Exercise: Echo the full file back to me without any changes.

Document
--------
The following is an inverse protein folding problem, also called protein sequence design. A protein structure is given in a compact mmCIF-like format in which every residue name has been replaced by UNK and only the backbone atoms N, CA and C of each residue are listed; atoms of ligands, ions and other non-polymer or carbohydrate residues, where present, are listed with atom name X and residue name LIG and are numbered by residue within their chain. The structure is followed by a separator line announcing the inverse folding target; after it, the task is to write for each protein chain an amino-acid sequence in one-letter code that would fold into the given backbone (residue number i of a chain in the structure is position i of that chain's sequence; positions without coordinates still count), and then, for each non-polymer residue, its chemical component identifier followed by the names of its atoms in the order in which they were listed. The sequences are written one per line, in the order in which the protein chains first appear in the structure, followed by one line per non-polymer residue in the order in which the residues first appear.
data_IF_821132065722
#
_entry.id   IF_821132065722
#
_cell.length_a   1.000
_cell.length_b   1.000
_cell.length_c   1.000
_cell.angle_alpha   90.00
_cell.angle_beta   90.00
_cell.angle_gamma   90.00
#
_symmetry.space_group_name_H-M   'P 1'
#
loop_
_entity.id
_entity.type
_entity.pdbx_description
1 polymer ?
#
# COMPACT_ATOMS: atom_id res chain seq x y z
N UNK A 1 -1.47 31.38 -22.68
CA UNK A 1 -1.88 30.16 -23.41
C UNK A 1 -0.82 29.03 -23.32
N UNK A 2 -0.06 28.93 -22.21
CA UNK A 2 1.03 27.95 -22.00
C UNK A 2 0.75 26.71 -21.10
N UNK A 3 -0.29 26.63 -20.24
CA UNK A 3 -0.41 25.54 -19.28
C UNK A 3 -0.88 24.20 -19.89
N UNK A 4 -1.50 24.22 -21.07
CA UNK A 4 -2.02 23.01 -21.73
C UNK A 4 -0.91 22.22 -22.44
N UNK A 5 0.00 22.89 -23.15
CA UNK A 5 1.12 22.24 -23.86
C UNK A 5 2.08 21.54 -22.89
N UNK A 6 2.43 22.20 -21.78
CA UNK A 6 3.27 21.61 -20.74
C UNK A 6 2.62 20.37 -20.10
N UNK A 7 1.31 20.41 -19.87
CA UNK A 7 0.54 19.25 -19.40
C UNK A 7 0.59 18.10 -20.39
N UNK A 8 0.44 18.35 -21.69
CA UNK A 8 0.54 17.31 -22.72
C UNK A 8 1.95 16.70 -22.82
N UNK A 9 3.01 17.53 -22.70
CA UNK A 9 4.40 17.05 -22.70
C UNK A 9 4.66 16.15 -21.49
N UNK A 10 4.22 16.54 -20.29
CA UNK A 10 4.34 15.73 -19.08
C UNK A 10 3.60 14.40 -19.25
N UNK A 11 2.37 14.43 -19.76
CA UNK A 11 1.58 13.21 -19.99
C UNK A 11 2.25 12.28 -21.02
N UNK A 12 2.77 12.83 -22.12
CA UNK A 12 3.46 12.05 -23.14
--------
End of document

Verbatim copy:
The following is an inverse protein folding problem, also called protein sequence design. A protein structure is given in a compact mmCIF-like format in which every residue name has been replaced by UNK and only the backbone atoms N, CA and C of each residue are listed; atoms of ligands, ions and other non-polymer or carbohydrate residues, where present, are listed with atom name X and residue name LIG and are numbered by residue within their chain. The structure is followed by a separator line announcing the inverse folding target; after it, the task is to write for each protein chain an amino-acid sequence in one-letter code that would fold into the given backbone (residue number i of a chain in the structure is position i of that chain's sequence; positions without coordinates still count), and then, for each non-polymer residue, its chemical component identifier followed by the names of its atoms in the order in which they were listed. The sequences are written one per line, in the order in which the protein chains first appear in the structure, followed by one line per non-polymer residue in the order in which the residues first appear.
data_IF_821132065722
#
_entry.id   IF_821132065722
#
_cell.length_a   1.000
_cell.length_b   1.000
_cell.length_c   1.000
_cell.angle_alpha   90.00
_cell.angle_beta   90.00
_cell.angle_gamma   90.00
#
_symmetry.space_group_name_H-M   'P 1'
#
loop_
_entity.id
_entity.type
_entity.pdbx_description
1 polymer ?
#
# COMPACT_ATOMS: atom_id res chain seq x y z
N UNK A 1 -1.47 31.38 -22.68
CA UNK A 1 -1.88 30.16 -23.41
C UNK A 1 -0.82 29.03 -23.32
N UNK A 2 -0.06 28.93 -22.21
CA UNK A 2 1.03 27.95 -22.00
C UNK A 2 0.75 26.71 -21.10
N UNK A 3 -0.29 26.63 -20.24
CA UNK A 3 -0.41 25.54 -19.28
C UNK A 3 -0.88 24.20 -19.89
N UNK A 4 -1.50 24.22 -21.07
CA UNK A 4 -2.02 23.01 -21.73
C UNK A 4 -0.91 22.22 -22.44
N UNK A 5 0.00 22.89 -23.15
CA UNK A 5 1.12 22.24 -23.86
C UNK A 5 2.08 21.54 -22.89
N UNK A 6 2.43 22.20 -21.78
CA UNK A 6 3.27 21.61 -20.74
C UNK A 6 2.62 20.37 -20.10
N UNK A 7 1.31 20.41 -19.87
CA UNK A 7 0.54 19.25 -19.40
C UNK A 7 0.59 18.10 -20.39
N UNK A 8 0.44 18.35 -21.69
CA UNK A 8 0.54 17.31 -22.72
C UNK A 8 1.95 16.70 -22.82
N UNK A 9 3.01 17.53 -22.70
CA UNK A 9 4.40 17.05 -22.70
C UNK A 9 4.66 16.15 -21.49
N UNK A 10 4.22 16.54 -20.29
CA UNK A 10 4.34 15.73 -19.08
C UNK A 10 3.60 14.40 -19.25
N UNK A 11 2.37 14.43 -19.76
CA UNK A 11 1.58 13.21 -19.99
C UNK A 11 2.25 12.28 -21.02
N UNK A 12 2.77 12.83 -22.12
CA UNK A 12 3.46 12.05 -23.14